This is my brand new passport, with optical something and fingerprints. If you have small children and are thinking of claiming Italian citizenship because your great-great-great grandfather was born in the Belpaese, think twice. It turns out that Italian parents of children under 18 can’t get a passport without the written agreement of the person they had the children with. Which, in english, would be their…co-parent? I don’t know the appropriate word for that.
If you are married and see your husband/wife everyday it’s just a matter of paperwork and signatures as it was in my case and everything’s done in a few minutes. If you have a more complicated personal life and – say – had your children with partners you no longer talk to..then it’s better to resign to live at least a decade without much traveling.
I discovered all of this while queuing at the consulate to get my new passport and couldn’t be more surprised. First you have to consider the fact that the Italian consulate in Brussels is still the mirror of what Italy was in the 50s: a impoverished, post-war country whose less fortunate citizens emigrated to work hard jobs, as coal miners in southern Belgium. The building is frozen in the early XX century: endless queues, officials shouting, no privacy and a very mediterranean uncertainty on times and procedures. So I finally get in front of the passport official (it all looked very much as the American embassy in Teheran in the 70s as pictured in Argo) and she starts examining the paperwork. “Well, let me see…you have children…mmmh…but the father gives you permission to have a passport, that’s fine”.
I think it must be a joke. “Excuse-me, why do I need the father’s agreement? Isn’t that a bit…how can I say, pre-feminist? Or prehistorical?”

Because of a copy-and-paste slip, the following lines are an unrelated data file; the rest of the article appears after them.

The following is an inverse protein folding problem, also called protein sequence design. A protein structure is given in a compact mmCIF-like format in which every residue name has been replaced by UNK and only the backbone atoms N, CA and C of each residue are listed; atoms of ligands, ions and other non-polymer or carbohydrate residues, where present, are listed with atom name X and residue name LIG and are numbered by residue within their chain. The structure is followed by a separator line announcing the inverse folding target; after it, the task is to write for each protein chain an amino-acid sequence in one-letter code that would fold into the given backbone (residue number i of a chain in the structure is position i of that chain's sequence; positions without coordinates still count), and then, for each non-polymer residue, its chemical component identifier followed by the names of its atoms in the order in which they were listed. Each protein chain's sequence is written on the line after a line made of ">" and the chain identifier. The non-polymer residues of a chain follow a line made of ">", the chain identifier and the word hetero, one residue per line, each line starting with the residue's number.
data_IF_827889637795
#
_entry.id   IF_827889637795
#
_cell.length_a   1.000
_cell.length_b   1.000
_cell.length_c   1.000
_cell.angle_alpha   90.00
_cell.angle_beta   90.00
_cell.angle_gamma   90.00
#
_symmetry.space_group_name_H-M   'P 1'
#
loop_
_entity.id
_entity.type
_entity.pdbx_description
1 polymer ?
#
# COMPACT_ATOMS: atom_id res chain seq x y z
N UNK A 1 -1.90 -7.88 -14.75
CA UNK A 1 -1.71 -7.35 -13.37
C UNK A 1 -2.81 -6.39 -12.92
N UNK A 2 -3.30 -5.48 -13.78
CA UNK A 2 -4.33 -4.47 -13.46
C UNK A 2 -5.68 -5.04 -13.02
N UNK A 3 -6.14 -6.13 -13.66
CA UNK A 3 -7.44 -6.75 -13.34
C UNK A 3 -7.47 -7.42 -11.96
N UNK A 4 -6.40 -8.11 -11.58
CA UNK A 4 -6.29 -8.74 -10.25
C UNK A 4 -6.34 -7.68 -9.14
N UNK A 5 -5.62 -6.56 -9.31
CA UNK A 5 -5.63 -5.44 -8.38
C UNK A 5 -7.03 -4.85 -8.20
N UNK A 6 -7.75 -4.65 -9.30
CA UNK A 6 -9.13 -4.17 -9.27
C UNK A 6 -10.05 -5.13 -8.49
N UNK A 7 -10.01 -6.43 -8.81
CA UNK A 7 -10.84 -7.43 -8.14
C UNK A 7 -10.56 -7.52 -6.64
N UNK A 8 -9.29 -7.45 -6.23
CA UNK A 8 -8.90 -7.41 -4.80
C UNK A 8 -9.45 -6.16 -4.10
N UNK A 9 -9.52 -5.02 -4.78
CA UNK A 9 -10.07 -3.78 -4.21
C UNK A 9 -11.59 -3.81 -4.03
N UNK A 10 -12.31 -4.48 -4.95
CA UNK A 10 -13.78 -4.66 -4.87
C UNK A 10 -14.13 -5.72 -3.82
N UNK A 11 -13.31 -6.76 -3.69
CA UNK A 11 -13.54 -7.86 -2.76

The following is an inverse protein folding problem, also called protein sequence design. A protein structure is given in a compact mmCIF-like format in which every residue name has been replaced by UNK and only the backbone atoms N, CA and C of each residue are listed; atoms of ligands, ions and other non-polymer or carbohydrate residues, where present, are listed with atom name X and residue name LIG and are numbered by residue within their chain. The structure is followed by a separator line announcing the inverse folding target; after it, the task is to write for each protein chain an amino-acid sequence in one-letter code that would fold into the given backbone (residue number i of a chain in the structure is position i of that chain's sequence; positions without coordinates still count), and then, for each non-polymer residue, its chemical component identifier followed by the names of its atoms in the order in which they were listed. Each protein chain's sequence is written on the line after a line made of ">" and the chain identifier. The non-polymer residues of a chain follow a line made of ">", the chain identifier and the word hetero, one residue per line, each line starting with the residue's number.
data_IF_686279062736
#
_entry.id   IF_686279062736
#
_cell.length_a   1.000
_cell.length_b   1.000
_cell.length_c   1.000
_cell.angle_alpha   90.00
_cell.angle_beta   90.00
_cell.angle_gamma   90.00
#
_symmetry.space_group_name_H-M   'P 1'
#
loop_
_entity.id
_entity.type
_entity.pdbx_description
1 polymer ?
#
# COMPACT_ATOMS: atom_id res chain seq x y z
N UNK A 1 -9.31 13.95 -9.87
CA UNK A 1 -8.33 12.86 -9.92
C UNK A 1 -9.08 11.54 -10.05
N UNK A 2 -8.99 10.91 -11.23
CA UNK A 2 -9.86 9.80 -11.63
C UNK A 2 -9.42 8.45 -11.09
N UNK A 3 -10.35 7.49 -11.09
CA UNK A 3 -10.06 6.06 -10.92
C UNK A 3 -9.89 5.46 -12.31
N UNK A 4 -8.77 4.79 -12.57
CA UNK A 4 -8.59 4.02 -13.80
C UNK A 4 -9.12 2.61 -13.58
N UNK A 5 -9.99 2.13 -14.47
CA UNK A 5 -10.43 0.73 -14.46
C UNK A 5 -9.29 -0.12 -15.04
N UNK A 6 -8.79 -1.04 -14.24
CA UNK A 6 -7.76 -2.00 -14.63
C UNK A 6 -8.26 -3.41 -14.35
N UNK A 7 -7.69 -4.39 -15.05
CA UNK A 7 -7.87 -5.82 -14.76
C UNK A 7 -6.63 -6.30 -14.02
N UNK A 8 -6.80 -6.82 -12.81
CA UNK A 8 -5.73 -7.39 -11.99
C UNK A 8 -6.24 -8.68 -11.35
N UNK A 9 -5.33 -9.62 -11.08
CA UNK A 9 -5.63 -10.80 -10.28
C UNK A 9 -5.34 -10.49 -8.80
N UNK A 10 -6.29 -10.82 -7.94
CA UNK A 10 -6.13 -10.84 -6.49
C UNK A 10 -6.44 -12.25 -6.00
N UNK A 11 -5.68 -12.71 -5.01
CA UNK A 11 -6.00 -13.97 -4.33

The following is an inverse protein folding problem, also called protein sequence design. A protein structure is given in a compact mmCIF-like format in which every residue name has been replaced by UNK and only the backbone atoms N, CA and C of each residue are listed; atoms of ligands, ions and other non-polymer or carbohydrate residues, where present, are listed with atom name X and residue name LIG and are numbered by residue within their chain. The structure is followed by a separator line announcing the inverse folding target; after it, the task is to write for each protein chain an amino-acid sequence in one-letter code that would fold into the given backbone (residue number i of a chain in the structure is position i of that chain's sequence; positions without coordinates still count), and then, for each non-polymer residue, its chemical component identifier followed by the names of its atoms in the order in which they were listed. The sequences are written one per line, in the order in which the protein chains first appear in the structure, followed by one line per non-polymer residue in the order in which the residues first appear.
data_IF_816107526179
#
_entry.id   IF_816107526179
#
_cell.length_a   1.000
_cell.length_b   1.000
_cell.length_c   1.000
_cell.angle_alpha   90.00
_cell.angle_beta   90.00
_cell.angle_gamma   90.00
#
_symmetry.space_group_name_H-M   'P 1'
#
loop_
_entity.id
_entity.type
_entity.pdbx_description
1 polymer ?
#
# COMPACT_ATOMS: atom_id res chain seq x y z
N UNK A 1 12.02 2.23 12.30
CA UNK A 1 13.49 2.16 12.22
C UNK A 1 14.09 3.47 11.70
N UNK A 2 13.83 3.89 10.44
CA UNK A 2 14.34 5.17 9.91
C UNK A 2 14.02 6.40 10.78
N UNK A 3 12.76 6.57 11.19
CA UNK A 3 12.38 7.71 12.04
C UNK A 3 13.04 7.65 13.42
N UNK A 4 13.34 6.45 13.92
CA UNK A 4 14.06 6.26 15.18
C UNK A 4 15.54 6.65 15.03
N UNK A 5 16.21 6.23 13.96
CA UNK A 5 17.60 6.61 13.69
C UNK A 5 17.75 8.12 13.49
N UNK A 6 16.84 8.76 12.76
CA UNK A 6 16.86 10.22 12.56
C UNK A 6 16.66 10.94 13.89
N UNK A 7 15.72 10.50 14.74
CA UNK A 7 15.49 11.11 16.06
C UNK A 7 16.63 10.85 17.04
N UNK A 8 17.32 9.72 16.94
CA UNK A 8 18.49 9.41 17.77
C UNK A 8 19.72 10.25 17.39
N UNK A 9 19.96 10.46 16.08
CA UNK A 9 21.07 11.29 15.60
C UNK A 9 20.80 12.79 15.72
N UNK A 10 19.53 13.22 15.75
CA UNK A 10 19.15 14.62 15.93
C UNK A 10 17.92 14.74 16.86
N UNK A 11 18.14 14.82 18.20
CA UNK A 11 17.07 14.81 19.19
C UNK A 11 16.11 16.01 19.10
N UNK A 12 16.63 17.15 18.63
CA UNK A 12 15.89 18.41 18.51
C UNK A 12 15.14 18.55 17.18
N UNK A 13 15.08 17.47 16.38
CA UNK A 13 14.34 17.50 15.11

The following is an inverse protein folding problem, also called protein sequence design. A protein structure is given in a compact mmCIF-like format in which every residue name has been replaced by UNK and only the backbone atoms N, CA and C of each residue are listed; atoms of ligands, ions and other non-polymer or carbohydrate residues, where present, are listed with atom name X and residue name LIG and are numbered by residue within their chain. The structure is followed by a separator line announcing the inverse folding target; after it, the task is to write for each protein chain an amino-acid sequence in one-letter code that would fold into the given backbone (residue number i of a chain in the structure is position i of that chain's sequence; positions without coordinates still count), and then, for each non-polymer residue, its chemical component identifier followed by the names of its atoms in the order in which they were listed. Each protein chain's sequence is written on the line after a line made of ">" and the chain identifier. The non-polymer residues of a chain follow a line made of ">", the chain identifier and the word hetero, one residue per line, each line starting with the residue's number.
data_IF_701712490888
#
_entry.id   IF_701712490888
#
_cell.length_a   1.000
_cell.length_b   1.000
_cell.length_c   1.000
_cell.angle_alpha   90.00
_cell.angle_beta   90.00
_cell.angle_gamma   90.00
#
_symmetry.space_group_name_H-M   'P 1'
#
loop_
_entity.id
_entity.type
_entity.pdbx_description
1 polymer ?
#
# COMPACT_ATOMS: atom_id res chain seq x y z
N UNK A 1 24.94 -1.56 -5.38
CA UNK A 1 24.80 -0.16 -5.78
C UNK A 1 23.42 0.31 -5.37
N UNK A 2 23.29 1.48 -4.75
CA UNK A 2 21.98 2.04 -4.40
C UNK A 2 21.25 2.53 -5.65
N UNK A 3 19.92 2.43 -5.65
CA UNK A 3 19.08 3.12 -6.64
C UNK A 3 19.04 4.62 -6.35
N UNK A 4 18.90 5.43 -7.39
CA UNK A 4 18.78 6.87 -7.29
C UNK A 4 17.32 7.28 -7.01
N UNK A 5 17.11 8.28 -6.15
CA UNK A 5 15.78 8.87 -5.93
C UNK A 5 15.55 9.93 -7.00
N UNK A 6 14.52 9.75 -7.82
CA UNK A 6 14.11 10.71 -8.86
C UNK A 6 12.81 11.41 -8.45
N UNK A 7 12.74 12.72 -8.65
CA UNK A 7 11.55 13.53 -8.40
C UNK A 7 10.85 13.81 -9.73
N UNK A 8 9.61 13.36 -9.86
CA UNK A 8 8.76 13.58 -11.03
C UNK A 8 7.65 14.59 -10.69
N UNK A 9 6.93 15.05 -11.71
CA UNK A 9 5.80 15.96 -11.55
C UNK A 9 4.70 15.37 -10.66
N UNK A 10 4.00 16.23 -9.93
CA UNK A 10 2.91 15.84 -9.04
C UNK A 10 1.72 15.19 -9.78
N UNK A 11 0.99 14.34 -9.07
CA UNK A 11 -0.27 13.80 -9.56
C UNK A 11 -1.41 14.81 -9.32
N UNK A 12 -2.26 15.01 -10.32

“Well, you need it in case you decide to abandon your children. You can’t leave the country without him knowing it”.
“Ehm…why doesn’t he need it though? He’s belgian and Belgium doesn’t ask my permission to give him a passport”
“Well, Italy cares very much about the future of children and aims to protect them from unresponsible parents. Probably Belgium thinks that children can end up in foster care while we want parents to take responsibility for them”.
It’s exhilarating and deprived of any logic but the passport official is very, very sure of herself.
So sure that she doesn’t hesitate to give a cold shower to the guy next in line: he was half Italian (judging from his accent probably never lived in the country) and needed a passport. Too bad he also has two minor children with two different women residing in France and Africa. Even worse, he was barely talking to them.
“You don’t have the mothers’ agreement so I can’t give you a passport”, said the very confident passport lady.
“But…my children aren’t even italian! They have a French passport”
“Of course they are Italian! Aren’t you? Did you recognize them as your children, didn’t you? So, for us, they’re Italian and you need their mothers’ consent to have a passport”.
The guy was speechless. I felt for him, thinking of how he had to contact these past loves just to get out of the country. It is a very, very strange country.
But the good news is, I got a new passport to go to California! I’ll spend a couple of weeks between SFO and LAX, officially accompanying the husband on a business trip and unofficially scouting and visiting and discovering to see if I could actually imagine myself living there in a hopefully near future. I’ll try to post as much as I can once there, I’ll definitely have the time to. Wish me luck.